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I started learning Haskell and I encountered a problem I can't just understand. I've got a method used to find value from a list of key-value list (from this page):

let findKey key xs = snd . head . filter (\(k,v) -> key == k) $ xs  

I tried fiddling with a bit and decided to get rid of $ sign in this way:

let findKey key xs = snd . head . filter (\(k,v) -> key == k) ( xs )

However, it doesn't even parse (filter applied to too many argumens error). I've read that $ sign is used to simply replace parenthesis and I can't figure out why this simple change of code is bad. Could someone explain it to me?

share|improve this question
possible duplicate of Haskell: difference between . (dot) and $ (dollar sign) – cdk Jun 17 '14 at 19:48
up vote 29 down vote accepted

The infix operator ($) is just "function application". In other words

 f   x     -- and
 f $ x

are the same. Since in Haskell parentheses are only used to disambiguate precedence (and for tuple notation and a few other minor places, see comments) we can also write the above in a few other ways

 f     x
 f  $  x
(f)    x
 f    (x)
(f)   (x)    -- and even
(f) $ (x)

In every case, the above expressions denote the same thing: "apply the function f to the argument x".

So why have all this syntax? ($) is useful for two reasons

  1. It has really low precedence so it can stand in for a lot of parentheses sometimes
  2. It's nice to have an explicit name for the action of function application

In the first case, consider the following deeply right-nested function application

f (g (h (i (j x))))

It can be a little difficult to read this and a little difficult to know you have the right number of parentheses. However, it's "just" a bunch of applications so there ought to be a representation of this phrase using ($). Indeed there is

 f $ g $ h $ i $ j $ x

Some people find this easier to read. More modern style also incorporates (.) in order to emphasize that the whole left side of this phrase is just a composed pipeline of functions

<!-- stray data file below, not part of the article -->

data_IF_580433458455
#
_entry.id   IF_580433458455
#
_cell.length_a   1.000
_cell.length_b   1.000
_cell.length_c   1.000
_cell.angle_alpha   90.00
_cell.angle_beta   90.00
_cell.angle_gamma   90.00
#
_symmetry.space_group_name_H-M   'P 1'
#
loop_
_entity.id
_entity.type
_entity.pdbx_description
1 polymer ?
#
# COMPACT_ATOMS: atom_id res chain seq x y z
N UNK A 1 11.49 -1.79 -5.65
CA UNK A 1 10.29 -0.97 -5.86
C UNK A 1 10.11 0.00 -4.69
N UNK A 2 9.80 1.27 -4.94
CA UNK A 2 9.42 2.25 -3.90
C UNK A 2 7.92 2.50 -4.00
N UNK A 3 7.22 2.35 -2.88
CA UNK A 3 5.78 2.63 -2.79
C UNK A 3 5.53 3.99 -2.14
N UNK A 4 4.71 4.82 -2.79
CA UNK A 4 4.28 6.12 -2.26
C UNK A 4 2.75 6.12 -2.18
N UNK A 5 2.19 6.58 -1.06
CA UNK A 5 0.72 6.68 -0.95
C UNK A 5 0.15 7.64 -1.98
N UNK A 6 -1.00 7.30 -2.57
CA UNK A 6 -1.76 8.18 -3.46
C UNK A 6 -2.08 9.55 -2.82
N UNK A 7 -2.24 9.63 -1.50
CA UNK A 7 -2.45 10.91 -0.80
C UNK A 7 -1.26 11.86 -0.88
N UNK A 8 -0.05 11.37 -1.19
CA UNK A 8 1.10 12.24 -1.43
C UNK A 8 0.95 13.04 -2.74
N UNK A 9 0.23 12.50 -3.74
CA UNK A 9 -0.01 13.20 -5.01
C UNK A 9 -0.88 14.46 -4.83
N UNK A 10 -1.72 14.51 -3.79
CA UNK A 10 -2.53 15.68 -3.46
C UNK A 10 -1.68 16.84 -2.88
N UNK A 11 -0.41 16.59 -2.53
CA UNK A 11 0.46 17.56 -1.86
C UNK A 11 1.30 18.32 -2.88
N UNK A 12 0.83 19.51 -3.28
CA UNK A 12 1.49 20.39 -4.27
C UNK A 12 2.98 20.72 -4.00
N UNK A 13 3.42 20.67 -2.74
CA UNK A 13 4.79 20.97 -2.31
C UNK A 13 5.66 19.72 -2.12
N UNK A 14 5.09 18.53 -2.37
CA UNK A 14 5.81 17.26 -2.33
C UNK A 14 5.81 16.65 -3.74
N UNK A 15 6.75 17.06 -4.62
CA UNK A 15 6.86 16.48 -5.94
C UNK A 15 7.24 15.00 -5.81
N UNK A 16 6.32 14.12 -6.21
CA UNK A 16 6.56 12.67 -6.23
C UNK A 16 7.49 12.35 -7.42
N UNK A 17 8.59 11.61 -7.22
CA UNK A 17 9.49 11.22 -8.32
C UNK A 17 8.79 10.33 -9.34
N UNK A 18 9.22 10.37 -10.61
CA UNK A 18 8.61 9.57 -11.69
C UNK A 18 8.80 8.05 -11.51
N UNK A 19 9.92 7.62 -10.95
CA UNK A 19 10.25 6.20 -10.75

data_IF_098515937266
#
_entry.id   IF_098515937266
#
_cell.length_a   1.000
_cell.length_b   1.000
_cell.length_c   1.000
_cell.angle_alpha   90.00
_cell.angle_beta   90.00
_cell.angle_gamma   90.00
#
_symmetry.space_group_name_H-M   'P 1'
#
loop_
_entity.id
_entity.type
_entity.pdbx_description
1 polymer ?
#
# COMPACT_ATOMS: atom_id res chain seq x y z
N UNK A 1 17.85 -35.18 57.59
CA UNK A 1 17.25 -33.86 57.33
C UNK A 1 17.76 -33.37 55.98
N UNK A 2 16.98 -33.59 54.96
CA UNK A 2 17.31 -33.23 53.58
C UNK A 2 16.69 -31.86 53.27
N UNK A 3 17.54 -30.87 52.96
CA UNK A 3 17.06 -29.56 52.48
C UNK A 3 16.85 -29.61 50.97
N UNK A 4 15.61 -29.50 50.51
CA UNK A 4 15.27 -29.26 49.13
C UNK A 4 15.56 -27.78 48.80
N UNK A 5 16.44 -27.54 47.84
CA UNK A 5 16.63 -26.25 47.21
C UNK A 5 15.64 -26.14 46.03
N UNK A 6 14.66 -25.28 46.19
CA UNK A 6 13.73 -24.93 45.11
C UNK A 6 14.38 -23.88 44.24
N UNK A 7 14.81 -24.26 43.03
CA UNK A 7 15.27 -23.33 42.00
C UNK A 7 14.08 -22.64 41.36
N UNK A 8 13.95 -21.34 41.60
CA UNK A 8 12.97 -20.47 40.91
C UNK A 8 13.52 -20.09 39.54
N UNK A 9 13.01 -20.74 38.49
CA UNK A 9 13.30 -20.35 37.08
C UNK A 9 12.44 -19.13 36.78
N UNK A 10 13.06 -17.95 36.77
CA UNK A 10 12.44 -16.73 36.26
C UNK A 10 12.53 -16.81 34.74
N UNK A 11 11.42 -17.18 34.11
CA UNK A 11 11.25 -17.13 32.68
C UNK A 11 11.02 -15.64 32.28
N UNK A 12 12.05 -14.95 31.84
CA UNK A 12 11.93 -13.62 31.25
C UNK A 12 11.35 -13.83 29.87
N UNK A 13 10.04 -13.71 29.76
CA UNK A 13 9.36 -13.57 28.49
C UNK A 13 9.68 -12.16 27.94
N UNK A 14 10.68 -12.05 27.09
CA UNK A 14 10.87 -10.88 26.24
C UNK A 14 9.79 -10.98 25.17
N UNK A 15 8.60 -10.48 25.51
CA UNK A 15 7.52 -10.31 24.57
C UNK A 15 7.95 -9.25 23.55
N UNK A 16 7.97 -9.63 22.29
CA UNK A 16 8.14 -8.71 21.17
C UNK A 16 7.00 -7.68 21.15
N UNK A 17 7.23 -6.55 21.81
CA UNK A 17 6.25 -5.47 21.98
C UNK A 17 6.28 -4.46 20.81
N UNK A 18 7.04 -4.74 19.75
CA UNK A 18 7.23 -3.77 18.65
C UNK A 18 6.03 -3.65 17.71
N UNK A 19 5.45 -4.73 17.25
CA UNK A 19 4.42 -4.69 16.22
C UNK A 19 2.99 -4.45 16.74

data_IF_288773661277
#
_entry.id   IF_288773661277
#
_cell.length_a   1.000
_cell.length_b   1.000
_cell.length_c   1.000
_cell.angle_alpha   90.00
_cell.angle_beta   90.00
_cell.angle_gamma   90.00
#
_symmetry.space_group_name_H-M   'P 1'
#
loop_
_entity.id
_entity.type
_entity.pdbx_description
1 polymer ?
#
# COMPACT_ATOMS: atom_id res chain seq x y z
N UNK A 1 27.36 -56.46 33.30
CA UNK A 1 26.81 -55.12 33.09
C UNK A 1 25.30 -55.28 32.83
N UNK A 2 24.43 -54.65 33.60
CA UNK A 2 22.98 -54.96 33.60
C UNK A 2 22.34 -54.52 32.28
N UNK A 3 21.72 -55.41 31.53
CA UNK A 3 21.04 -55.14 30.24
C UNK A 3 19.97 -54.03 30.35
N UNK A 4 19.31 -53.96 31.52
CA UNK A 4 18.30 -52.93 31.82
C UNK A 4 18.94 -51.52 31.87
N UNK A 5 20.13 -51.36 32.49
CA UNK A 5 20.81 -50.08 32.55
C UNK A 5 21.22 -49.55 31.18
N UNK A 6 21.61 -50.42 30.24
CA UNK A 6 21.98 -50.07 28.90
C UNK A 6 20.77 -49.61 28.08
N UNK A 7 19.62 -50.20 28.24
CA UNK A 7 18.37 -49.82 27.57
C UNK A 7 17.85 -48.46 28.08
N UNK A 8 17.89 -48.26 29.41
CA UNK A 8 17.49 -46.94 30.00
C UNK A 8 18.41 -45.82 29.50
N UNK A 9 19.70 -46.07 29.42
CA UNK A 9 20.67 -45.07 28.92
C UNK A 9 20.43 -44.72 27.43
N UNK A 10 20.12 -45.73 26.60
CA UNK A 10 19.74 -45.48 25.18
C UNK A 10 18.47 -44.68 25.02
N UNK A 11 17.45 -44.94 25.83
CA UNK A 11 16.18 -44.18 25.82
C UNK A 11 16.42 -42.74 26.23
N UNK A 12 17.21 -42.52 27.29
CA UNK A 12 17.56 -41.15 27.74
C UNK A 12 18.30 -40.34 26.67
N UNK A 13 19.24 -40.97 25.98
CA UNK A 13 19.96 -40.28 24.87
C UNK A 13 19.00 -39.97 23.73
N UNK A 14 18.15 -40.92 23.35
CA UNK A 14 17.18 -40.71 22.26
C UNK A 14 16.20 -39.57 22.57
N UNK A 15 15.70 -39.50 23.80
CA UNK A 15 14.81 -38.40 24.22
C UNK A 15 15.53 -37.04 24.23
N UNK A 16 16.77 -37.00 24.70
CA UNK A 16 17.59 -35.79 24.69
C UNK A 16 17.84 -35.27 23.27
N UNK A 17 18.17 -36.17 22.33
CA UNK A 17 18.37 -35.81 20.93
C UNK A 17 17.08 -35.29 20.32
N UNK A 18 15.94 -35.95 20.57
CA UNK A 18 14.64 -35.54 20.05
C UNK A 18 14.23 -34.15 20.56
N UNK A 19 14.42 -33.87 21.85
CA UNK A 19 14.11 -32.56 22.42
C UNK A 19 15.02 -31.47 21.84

f . g . h . i . j $ x

And this phrase is, as we saw above, identical to

(f . g . h . i . j)  x

which is sometimes nicer to read.

There are also times when we want to be able to pass around the idea of function application. For instance, if we have a list of functions

lof :: [Int -> Int]
lof = [ (+1), (subtract 1), (*2) ]

we might want to map application by a value over them, for instance apply the number 4 to each function

> map (\fun -> fun 4) lof
[ 5, 3, 8 ]

But since this is just function application, we can also use section syntax over ($) to be a bit more explicit

> map ($ 4) lof
[ 5, 3, 8 ]
share|improve this answer
And how would you replace dot with parenthesis? This (f . g . h . i( j )) x doesn't seem to work... – Niemand Jun 17 '14 at 18:57
(f . g . h) x = f $ g $ h x – user2407038 Jun 17 '14 at 19:00
For completeness sake, parentheses are also used by operator sections and unit type. – nponeccop Jun 17 '14 at 19:18
@Niemand (f . g) x = f (g x) is the equation you want to use. In particular, you can't replace (.) with a "parentheticalized notation" unless you also have the argument x floating around somewhere. – J. Abrahamson Jun 17 '14 at 20:05
Thanks a lot for help, you explained everything clearly even for me, OOP guy :D – Niemand Jun 17 '14 at 20:52

The operator $ has the lowest priority, so

snd . head . filter (\(k,v) -> key == k) $ xs

is read as

(snd . head . filter (\(k,v) -> key == k)) xs

while your second expression is rather

snd . head . ( filter (\(k,v) -> key == k) xs )
share|improve this answer

The $ sign isn't magic syntax for replacing parentheses. It's an ordinary infix operator, in every way that an operator like + is.

Putting brackets around a single name like ( xs ) is always equivalent to just xs1. So if that's what the $ did, then you'd get the same error either way.

Try to imagine what would happen if you had some other operator you're familiar with there, such as +:

let findKey key xs = snd . head . filter (\(k,v) -> key == k) + xs

Ignore the fact that + works on numbers so this makes no sense, and just think about the structure of the expression; which terms are being recognised as functions, and which terms are being passed to them as arguments.